Posted on Jan 4, 2013 in Future of eBooks | 3 comments

My posts on the future of eBooks, describing a vision of tomorrow’s eBook platform (the Miranda Proposal), is a futurist’s view based on years of immersion in the evolution of digital media. But in this closing post of the series I want to calm those who worry about a world of “dancing, singing, and shamelessly social eBooks,” while also presenting some very recent data about paper books, eBooks, and eReaders.

Read the series: “The Miranda Proposal: Tomorrow’s eBook Platform”:
Prologue  part 1   part 2   part 3   part 4   part 5   part 6   part 7   Epilogue

First, despite these essays, I do not believe that there is going to be a single, inevitable path to describe the future of books. The eBook will evolve in many ways, and we will see different, concurrent, unexpected, and not always complementary adaptations. Just as there will always be those who love quietly paper books, so will there be those who embrace the social reading, interactivity, and creative new applications of tomorrow’s eBook platform.

The Miranda Proposal describes an overarching eBook platform and a set of features that will transform books into rich, social, digital multimedia. But several have told me that their reading experience is one of private transportation, with the print book being the perfect vehicle. I share that love of print books as well. And if my ten-year-old daughter and her friends are any indication, that love of print could well survive for generations. (If you haven’t seen it yet, you’ll enjoy this YouTube video from Pearson, which dates from 2010 but is particularly relevant now.)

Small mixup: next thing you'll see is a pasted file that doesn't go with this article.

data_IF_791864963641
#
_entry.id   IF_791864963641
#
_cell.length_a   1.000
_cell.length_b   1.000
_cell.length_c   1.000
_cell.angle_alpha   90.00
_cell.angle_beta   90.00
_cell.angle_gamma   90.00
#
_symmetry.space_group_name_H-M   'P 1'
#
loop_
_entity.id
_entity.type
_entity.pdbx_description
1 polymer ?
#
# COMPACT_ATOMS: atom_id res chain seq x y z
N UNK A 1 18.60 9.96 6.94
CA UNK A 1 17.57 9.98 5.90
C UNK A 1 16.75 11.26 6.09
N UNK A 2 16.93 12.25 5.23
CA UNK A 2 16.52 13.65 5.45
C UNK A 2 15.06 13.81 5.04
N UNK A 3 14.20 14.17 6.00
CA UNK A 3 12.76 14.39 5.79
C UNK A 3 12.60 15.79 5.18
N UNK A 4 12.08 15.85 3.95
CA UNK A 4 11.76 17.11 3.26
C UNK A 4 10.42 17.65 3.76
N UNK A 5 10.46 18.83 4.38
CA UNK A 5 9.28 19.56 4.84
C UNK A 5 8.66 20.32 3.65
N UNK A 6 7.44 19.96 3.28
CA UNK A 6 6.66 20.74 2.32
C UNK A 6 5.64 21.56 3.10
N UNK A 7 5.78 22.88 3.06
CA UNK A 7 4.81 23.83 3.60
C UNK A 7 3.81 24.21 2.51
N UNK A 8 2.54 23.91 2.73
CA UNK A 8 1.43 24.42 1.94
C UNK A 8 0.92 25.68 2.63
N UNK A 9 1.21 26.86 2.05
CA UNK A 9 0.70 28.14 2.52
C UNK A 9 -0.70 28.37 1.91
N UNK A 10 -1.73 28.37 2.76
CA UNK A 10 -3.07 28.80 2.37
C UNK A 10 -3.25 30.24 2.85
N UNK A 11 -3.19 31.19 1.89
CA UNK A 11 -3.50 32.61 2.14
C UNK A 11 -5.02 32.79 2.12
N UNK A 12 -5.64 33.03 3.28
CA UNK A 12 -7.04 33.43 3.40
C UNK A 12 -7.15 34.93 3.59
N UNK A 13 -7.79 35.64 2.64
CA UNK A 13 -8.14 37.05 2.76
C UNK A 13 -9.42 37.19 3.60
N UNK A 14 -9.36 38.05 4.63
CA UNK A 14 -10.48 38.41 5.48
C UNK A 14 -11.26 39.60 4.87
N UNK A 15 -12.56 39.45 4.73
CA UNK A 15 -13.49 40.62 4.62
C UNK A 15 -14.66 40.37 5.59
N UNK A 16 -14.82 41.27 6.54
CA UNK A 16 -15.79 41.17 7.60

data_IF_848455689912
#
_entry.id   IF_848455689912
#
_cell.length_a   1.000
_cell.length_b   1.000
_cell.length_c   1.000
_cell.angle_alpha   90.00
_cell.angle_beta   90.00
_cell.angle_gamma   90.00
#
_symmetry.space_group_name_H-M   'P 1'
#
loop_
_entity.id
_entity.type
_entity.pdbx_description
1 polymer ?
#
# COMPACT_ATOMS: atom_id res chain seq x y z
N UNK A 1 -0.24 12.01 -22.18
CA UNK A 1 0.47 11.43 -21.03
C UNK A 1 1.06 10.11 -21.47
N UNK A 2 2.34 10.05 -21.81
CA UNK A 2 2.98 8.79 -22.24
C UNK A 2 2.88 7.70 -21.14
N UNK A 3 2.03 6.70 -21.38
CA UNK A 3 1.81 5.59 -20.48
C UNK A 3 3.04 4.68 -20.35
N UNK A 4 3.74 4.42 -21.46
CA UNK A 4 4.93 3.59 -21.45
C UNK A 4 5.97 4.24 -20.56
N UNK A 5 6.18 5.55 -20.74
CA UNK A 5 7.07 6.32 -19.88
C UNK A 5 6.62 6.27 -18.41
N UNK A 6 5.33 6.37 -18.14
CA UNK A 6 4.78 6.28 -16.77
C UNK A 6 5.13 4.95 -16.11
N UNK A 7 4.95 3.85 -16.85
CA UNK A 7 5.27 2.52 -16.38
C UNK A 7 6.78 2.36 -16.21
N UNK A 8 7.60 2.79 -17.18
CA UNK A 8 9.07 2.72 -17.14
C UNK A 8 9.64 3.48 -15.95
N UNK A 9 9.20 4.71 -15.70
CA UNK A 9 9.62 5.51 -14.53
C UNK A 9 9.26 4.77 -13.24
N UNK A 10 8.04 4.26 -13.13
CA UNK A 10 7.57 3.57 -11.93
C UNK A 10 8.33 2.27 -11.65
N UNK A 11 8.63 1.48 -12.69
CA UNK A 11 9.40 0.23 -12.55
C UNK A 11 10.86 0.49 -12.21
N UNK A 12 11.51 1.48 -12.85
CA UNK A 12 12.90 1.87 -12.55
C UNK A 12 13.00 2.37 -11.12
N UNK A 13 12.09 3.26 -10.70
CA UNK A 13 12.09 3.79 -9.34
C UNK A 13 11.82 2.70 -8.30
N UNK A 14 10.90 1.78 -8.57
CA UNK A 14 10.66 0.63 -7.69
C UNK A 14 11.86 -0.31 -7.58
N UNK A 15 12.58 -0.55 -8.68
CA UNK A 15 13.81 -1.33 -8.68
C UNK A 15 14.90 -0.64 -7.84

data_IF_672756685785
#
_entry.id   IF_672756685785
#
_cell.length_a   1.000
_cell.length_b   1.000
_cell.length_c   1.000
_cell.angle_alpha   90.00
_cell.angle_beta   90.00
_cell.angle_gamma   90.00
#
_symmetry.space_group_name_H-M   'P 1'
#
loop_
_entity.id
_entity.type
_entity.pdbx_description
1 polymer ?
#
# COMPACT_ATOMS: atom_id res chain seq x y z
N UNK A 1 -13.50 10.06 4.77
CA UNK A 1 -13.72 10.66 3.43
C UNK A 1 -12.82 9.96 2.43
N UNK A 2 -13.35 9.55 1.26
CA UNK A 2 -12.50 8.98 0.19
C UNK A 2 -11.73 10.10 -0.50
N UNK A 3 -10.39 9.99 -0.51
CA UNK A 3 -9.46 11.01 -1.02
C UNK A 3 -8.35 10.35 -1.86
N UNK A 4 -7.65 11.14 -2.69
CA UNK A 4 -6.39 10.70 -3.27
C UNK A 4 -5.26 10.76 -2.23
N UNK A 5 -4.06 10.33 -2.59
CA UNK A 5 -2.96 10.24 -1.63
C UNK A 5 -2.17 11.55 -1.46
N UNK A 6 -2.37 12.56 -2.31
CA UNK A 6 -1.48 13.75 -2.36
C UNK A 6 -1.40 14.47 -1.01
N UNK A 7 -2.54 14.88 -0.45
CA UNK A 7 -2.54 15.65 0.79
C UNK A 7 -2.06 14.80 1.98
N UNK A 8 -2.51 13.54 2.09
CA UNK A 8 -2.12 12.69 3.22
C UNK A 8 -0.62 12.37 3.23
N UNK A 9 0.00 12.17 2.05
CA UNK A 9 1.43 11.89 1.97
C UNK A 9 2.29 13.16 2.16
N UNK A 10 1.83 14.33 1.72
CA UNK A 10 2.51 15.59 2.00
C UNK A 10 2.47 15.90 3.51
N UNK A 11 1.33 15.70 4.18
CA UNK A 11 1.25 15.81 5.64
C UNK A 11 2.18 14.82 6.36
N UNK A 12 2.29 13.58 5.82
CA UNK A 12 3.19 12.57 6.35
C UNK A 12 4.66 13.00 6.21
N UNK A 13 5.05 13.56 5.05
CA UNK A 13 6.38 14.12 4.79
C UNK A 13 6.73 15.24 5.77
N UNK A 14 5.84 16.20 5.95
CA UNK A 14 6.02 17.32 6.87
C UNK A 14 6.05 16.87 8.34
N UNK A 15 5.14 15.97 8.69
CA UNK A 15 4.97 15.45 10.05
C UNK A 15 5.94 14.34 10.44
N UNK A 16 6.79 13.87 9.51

There are, however, compelling reading scenarios that call out for rich media today. Consider how advances in eLearning are converging upon the humble textbook, changing the way students interact with knowledge. Imagine a student clicking through an eBook to a video mini lecture, an interactive illustration, or complementary research. Or reaching out to a live network in realtime for assistance with complex concepts. Imagine members of that network getting “points” for serving as teachers, leading to “mentor badges” that they might even list on their CVs.

Unlike a novel, a textbook doesn’t typically transport you; it is a device for learning. As is a cookbook, encyclopedia, user guide, or reference manual. And all such learning devices can be effectively enhanced through the power of web-based and socially collaborative digital media. Wikipedia is the new Encyclopedia Britannica (and ironically, Britannica online now serves Netflix ads!).

The point is not simply that books and the Internet are converging, but that eBooks will become the most potent aspect of the digital universe. That is the essence of the Miranda Proposal: not to say that the eBook will evolve one way, but to help us imagine the myriad ways the eBook could evolve, if we make it happen.

Now on to the latest news about eBooks.

A week ago, Pearson (the giant eLearning company, owner of Penguin Books, and soon-to-be merged with Random House) bought a 5% interest in the Barnes and Noble’s Nook division, for a cool $89.5 million. This suggests that the smart money still believes in a specialized eReader.